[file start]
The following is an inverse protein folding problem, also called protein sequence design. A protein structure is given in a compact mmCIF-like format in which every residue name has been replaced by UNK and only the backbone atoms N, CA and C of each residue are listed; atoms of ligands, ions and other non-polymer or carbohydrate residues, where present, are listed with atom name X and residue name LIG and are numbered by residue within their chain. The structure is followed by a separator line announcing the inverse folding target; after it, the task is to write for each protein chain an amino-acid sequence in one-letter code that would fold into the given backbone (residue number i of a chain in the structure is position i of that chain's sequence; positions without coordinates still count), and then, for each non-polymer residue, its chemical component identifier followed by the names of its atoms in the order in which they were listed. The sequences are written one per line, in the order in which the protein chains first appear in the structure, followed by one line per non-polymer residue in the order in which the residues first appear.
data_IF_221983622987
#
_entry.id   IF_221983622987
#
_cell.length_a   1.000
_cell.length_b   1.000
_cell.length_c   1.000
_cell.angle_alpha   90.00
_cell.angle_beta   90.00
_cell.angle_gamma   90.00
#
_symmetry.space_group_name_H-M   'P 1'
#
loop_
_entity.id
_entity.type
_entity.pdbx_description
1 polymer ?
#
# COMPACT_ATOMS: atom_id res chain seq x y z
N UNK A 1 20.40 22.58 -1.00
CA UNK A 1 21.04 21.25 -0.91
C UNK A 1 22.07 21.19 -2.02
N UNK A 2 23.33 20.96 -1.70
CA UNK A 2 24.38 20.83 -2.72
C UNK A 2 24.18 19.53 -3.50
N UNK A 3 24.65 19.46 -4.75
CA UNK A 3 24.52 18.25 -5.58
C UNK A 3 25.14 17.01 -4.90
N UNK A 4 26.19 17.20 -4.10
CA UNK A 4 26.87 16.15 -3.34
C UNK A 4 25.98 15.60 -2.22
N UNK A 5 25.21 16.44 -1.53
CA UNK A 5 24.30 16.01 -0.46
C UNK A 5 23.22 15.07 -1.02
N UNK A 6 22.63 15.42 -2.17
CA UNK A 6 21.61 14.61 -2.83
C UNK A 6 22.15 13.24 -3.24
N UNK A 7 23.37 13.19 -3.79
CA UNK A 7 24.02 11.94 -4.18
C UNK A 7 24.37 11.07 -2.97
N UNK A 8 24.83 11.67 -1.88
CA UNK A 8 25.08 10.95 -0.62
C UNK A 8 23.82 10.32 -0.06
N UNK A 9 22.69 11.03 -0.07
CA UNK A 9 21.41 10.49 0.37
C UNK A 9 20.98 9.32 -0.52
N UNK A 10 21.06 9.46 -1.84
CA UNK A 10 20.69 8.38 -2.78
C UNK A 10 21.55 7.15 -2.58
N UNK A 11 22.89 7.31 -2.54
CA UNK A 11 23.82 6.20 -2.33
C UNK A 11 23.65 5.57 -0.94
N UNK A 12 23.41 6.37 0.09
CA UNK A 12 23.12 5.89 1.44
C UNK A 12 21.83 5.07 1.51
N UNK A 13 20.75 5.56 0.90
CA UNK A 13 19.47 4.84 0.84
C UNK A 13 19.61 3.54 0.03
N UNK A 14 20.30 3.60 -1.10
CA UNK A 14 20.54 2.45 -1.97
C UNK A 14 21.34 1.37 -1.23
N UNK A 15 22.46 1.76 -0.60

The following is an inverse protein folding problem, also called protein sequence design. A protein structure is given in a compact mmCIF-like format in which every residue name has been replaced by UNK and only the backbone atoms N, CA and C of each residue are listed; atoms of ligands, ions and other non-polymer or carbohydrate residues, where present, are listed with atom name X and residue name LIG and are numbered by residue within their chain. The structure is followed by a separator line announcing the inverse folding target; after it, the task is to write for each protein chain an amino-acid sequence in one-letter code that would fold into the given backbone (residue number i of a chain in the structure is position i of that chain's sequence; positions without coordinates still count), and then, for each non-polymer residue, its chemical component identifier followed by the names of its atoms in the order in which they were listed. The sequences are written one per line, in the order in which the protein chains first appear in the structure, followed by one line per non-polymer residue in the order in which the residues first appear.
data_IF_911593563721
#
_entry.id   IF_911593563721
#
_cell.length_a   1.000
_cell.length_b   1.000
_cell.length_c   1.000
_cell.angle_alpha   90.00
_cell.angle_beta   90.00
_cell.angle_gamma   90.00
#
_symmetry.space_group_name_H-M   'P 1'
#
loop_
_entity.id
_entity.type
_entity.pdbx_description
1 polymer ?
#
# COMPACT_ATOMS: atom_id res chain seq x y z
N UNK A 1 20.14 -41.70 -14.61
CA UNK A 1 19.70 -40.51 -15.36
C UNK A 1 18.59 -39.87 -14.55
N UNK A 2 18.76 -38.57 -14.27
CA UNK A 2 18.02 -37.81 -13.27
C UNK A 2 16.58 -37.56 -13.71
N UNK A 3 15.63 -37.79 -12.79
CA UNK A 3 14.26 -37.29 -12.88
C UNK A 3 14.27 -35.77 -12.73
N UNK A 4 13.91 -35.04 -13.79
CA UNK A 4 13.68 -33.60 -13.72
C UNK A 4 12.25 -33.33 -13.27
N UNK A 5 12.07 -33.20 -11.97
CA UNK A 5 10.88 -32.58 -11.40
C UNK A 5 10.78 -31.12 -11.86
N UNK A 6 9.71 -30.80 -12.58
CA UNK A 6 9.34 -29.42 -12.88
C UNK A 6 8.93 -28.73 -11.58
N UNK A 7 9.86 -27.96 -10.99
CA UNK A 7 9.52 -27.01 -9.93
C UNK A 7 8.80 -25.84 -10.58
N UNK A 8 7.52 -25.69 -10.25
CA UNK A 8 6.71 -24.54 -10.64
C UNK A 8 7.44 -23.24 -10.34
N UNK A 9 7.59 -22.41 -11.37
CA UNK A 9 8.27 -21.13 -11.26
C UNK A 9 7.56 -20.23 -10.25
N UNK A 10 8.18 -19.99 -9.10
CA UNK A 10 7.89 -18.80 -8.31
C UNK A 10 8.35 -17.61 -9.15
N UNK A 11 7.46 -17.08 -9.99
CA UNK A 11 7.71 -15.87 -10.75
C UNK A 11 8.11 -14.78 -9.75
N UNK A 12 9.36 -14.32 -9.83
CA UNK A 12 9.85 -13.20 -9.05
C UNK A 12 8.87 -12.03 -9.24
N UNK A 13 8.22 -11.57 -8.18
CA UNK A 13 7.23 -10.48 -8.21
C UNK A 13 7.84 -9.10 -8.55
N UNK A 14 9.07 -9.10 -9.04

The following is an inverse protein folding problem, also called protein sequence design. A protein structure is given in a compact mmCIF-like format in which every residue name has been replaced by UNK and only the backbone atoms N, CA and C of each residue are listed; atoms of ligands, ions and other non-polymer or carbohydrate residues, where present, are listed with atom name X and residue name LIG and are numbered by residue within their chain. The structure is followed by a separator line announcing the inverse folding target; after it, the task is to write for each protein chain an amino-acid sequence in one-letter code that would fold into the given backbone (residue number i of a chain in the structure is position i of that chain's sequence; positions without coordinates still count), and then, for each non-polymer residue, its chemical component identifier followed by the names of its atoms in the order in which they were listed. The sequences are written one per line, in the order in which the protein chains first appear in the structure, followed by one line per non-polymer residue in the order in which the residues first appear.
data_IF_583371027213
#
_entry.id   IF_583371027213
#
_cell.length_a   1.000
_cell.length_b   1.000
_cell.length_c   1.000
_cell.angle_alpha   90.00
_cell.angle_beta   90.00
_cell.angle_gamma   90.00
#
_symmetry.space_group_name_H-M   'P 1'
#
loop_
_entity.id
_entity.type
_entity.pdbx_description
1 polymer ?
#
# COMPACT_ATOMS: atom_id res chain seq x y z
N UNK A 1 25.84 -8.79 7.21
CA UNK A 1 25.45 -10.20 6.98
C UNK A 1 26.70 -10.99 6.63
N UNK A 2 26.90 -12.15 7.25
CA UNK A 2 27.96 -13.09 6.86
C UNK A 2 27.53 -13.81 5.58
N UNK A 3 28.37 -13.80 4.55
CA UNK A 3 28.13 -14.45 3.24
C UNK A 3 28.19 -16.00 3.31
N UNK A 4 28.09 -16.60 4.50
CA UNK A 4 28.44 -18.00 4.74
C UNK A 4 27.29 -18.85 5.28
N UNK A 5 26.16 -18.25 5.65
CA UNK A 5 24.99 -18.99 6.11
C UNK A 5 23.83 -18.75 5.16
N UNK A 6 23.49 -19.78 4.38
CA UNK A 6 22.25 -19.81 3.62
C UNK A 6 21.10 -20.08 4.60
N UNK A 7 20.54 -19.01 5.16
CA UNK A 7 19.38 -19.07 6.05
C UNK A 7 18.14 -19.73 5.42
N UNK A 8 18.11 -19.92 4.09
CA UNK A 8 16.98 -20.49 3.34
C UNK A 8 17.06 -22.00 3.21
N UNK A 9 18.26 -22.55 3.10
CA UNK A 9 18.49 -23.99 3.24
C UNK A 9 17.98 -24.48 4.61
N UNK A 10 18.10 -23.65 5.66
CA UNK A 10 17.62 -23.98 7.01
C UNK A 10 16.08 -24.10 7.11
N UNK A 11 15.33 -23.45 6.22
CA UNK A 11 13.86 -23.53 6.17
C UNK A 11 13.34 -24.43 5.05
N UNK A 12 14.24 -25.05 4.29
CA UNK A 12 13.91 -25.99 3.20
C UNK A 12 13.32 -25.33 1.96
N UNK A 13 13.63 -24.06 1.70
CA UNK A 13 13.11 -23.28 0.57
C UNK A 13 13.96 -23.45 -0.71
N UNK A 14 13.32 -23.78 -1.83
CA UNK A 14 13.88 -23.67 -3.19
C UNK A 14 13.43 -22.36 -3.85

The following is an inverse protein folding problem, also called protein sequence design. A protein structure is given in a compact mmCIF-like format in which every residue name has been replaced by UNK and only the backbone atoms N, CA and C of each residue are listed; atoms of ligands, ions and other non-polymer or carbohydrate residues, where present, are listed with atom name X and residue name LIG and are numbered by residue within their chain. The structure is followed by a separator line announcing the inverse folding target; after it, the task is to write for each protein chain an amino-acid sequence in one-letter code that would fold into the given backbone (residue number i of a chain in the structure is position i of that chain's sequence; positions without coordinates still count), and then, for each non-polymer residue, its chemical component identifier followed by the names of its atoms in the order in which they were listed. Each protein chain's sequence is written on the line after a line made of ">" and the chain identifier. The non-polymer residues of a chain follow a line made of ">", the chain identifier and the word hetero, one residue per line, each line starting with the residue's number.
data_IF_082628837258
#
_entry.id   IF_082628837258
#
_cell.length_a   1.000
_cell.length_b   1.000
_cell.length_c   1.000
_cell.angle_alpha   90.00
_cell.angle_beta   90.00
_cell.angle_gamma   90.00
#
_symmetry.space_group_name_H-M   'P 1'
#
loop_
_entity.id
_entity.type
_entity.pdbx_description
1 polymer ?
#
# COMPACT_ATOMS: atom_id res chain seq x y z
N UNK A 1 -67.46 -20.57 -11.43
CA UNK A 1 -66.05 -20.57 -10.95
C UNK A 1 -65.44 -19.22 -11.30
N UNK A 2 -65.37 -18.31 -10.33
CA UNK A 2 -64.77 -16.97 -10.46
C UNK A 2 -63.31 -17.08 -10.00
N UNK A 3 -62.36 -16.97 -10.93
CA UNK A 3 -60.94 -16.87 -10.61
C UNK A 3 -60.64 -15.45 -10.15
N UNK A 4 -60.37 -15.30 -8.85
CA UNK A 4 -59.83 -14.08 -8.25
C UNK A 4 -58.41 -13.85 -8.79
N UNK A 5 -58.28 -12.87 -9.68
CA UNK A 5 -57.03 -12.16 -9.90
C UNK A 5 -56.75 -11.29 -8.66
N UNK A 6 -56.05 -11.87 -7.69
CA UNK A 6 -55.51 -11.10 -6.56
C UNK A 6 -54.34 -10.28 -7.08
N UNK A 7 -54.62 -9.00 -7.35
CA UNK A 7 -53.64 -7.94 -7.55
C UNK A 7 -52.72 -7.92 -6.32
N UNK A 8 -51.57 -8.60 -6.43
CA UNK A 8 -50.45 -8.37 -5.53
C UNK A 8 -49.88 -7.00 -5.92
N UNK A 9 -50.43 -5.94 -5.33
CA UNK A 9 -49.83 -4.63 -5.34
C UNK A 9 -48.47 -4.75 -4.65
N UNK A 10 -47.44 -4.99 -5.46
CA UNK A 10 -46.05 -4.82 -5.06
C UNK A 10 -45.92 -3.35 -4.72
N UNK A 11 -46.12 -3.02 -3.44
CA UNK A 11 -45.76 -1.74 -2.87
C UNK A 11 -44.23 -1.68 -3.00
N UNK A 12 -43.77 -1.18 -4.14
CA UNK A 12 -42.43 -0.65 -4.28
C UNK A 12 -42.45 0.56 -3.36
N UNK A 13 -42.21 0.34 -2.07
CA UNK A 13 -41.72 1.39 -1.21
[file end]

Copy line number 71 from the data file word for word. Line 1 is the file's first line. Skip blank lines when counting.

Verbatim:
_cell.length_b   1.000